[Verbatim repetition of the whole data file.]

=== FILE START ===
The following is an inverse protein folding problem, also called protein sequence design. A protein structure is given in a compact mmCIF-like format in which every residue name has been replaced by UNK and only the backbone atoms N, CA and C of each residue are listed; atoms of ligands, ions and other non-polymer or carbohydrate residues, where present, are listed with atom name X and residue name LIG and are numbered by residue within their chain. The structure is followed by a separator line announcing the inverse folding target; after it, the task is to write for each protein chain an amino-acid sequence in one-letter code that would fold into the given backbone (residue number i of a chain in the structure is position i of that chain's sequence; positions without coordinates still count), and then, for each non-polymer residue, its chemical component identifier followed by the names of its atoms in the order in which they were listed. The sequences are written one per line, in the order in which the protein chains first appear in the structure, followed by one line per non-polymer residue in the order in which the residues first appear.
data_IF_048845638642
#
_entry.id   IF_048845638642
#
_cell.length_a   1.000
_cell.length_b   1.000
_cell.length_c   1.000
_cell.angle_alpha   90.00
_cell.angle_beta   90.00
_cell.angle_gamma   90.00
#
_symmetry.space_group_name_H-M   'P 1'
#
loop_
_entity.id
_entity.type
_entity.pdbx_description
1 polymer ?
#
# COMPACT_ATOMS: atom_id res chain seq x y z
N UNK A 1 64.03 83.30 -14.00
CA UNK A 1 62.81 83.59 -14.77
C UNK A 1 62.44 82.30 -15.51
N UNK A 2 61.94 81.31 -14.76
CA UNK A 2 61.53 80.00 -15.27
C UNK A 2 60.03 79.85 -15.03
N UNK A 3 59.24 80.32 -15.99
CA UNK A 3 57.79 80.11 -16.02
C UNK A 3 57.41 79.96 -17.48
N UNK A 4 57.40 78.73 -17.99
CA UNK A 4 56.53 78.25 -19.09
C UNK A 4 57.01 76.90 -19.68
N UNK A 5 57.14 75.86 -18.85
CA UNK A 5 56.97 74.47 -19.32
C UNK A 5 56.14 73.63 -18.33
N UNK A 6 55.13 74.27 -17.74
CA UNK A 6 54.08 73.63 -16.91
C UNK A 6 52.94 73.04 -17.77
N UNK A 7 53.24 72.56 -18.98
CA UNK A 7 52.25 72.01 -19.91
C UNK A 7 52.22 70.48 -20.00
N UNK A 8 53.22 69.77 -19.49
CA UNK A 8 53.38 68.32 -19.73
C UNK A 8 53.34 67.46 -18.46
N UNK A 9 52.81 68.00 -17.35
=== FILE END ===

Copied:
The following is an inverse protein folding problem, also called protein sequence design. A protein structure is given in a compact mmCIF-like format in which every residue name has been replaced by UNK and only the backbone atoms N, CA and C of each residue are listed; atoms of ligands, ions and other non-polymer or carbohydrate residues, where present, are listed with atom name X and residue name LIG and are numbered by residue within their chain. The structure is followed by a separator line announcing the inverse folding target; after it, the task is to write for each protein chain an amino-acid sequence in one-letter code that would fold into the given backbone (residue number i of a chain in the structure is position i of that chain's sequence; positions without coordinates still count), and then, for each non-polymer residue, its chemical component identifier followed by the names of its atoms in the order in which they were listed. The sequences are written one per line, in the order in which the protein chains first appear in the structure, followed by one line per non-polymer residue in the order in which the residues first appear.
data_IF_048845638642
#
_entry.id   IF_048845638642
#
_cell.length_a   1.000
_cell.length_b   1.000
_cell.length_c   1.000
_cell.angle_alpha   90.00
_cell.angle_beta   90.00
_cell.angle_gamma   90.00
#
_symmetry.space_group_name_H-M   'P 1'
#
loop_
_entity.id
_entity.type
_entity.pdbx_description
1 polymer ?
#
# COMPACT_ATOMS: atom_id res chain seq x y z
N UNK A 1 64.03 83.30 -14.00
CA UNK A 1 62.81 83.59 -14.77
C UNK A 1 62.44 82.30 -15.51
N UNK A 2 61.94 81.31 -14.76
CA UNK A 2 61.53 80.00 -15.27
C UNK A 2 60.03 79.85 -15.03
N UNK A 3 59.24 80.32 -15.99
CA UNK A 3 57.79 80.11 -16.02
C UNK A 3 57.41 79.96 -17.48
N UNK A 4 57.40 78.73 -17.99
CA UNK A 4 56.53 78.25 -19.09
C UNK A 4 57.01 76.90 -19.68
N UNK A 5 57.14 75.86 -18.85
CA UNK A 5 56.97 74.47 -19.32
C UNK A 5 56.14 73.63 -18.33
N UNK A 6 55.13 74.27 -17.74
CA UNK A 6 54.08 73.63 -16.91
C UNK A 6 52.94 73.04 -17.77
N UNK A 7 53.24 72.56 -18.98
CA UNK A 7 52.25 72.01 -19.91
C UNK A 7 52.22 70.48 -20.00
N UNK A 8 53.22 69.77 -19.49
CA UNK A 8 53.38 68.32 -19.73
C UNK A 8 53.34 67.46 -18.46
N UNK A 9 52.81 68.00 -17.35